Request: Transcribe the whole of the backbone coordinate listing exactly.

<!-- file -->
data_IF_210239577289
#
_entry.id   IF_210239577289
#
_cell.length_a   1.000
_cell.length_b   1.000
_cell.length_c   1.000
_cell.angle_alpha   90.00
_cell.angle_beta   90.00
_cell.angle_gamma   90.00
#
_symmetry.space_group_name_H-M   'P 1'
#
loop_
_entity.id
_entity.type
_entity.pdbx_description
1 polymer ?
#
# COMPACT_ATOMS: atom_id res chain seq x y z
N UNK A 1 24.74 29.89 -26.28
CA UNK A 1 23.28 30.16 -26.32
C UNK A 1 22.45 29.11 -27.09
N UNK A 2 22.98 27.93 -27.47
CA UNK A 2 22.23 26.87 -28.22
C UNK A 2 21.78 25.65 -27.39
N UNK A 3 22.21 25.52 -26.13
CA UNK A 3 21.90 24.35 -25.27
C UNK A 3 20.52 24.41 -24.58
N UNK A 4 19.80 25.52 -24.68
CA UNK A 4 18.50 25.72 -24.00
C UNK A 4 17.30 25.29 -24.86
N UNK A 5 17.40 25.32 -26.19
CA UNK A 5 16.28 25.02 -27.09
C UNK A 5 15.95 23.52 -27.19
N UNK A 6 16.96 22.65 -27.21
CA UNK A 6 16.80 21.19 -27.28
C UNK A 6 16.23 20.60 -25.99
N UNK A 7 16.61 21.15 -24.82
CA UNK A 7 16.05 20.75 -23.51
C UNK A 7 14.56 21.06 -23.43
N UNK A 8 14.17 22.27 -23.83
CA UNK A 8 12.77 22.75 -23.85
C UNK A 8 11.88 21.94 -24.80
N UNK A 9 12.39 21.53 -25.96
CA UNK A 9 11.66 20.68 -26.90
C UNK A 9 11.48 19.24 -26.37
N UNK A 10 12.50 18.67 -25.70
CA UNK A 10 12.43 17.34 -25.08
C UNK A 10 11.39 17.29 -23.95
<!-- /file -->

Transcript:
data_IF_210239577289
#
_entry.id   IF_210239577289
#
_cell.length_a   1.000
_cell.length_b   1.000
_cell.length_c   1.000
_cell.angle_alpha   90.00
_cell.angle_beta   90.00
_cell.angle_gamma   90.00
#
_symmetry.space_group_name_H-M   'P 1'
#
loop_
_entity.id
_entity.type
_entity.pdbx_description
1 polymer ?
#
# COMPACT_ATOMS: atom_id res chain seq x y z
N UNK A 1 24.74 29.89 -26.28
CA UNK A 1 23.28 30.16 -26.32
C UNK A 1 22.45 29.11 -27.09
N UNK A 2 22.98 27.93 -27.47
CA UNK A 2 22.23 26.87 -28.22
C UNK A 2 21.78 25.65 -27.39
N UNK A 3 22.21 25.52 -26.13
CA UNK A 3 21.90 24.35 -25.27
C UNK A 3 20.52 24.41 -24.58
N UNK A 4 19.80 25.52 -24.68
CA UNK A 4 18.50 25.72 -24.00
C UNK A 4 17.30 25.29 -24.86
N UNK A 5 17.40 25.32 -26.19
CA UNK A 5 16.28 25.02 -27.09
C UNK A 5 15.95 23.52 -27.19
N UNK A 6 16.96 22.65 -27.21
CA UNK A 6 16.80 21.19 -27.28
C UNK A 6 16.23 20.60 -25.99
N UNK A 7 16.61 21.15 -24.82
CA UNK A 7 16.05 20.75 -23.51
C UNK A 7 14.56 21.06 -23.43
N UNK A 8 14.17 22.27 -23.83
CA UNK A 8 12.77 22.75 -23.85
C UNK A 8 11.88 21.94 -24.80
N UNK A 9 12.39 21.53 -25.96
CA UNK A 9 11.66 20.68 -26.90
C UNK A 9 11.48 19.24 -26.37
N UNK A 10 12.50 18.67 -25.70
CA UNK A 10 12.43 17.34 -25.08
C UNK A 10 11.39 17.29 -23.95